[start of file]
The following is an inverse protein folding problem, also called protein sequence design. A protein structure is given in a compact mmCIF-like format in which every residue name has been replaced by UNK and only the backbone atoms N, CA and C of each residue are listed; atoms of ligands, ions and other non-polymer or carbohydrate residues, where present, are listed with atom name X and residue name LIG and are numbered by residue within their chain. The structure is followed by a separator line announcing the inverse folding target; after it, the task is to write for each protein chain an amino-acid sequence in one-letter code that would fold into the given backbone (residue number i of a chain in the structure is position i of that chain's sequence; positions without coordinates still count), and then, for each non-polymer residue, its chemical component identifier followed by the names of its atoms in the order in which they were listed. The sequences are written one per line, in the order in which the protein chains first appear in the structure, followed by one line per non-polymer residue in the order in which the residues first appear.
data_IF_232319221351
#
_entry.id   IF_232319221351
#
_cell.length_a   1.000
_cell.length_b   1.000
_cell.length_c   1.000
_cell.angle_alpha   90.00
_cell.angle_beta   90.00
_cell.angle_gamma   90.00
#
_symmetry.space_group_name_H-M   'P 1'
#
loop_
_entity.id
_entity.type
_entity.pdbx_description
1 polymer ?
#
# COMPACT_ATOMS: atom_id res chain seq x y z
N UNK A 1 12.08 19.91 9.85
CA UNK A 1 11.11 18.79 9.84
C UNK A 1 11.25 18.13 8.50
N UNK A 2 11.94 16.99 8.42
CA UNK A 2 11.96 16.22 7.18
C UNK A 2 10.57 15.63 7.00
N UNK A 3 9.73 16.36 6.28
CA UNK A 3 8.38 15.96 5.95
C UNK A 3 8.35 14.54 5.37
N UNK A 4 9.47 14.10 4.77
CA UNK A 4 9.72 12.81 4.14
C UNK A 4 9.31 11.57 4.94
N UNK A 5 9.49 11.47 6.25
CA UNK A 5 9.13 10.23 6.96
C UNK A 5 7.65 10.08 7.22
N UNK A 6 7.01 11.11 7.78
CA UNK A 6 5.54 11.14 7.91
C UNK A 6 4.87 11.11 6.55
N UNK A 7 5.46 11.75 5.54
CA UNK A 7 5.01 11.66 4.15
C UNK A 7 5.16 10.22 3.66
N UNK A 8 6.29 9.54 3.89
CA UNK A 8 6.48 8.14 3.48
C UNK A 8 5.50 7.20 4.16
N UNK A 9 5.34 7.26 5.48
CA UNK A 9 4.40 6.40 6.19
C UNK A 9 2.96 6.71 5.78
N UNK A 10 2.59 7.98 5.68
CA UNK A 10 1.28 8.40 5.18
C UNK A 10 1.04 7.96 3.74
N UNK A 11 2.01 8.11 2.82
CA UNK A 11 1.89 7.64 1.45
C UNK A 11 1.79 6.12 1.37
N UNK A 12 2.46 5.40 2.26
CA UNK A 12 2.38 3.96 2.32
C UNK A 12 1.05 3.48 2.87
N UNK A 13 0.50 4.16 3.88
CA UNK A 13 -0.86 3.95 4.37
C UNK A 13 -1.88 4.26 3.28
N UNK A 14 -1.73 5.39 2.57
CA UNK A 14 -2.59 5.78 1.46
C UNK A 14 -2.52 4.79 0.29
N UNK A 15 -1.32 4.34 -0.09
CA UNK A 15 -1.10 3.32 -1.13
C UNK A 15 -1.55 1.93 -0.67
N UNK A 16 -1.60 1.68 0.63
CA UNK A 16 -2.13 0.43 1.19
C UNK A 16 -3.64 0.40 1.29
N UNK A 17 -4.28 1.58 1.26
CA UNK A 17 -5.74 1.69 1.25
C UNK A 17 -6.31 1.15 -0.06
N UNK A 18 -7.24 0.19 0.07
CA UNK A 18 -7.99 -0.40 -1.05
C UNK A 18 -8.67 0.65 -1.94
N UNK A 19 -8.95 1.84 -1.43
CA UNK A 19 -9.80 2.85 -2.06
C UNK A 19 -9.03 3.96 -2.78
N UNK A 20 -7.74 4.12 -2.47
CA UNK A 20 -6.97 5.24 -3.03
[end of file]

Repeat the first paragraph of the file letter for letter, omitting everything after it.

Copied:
The following is an inverse protein folding problem, also called protein sequence design. A protein structure is given in a compact mmCIF-like format in which every residue name has been replaced by UNK and only the backbone atoms N, CA and C of each residue are listed; atoms of ligands, ions and other non-polymer or carbohydrate residues, where present, are listed with atom name X and residue name LIG and are numbered by residue within their chain. The structure is followed by a separator line announcing the inverse folding target; after it, the task is to write for each protein chain an amino-acid sequence in one-letter code that would fold into the given backbone (residue number i of a chain in the structure is position i of that chain's sequence; positions without coordinates still count), and then, for each non-polymer residue, its chemical component identifier followed by the names of its atoms in the order in which they were listed. The sequences are written one per line, in the order in which the protein chains first appear in the structure, followed by one line per non-polymer residue in the order in which the residues first appear.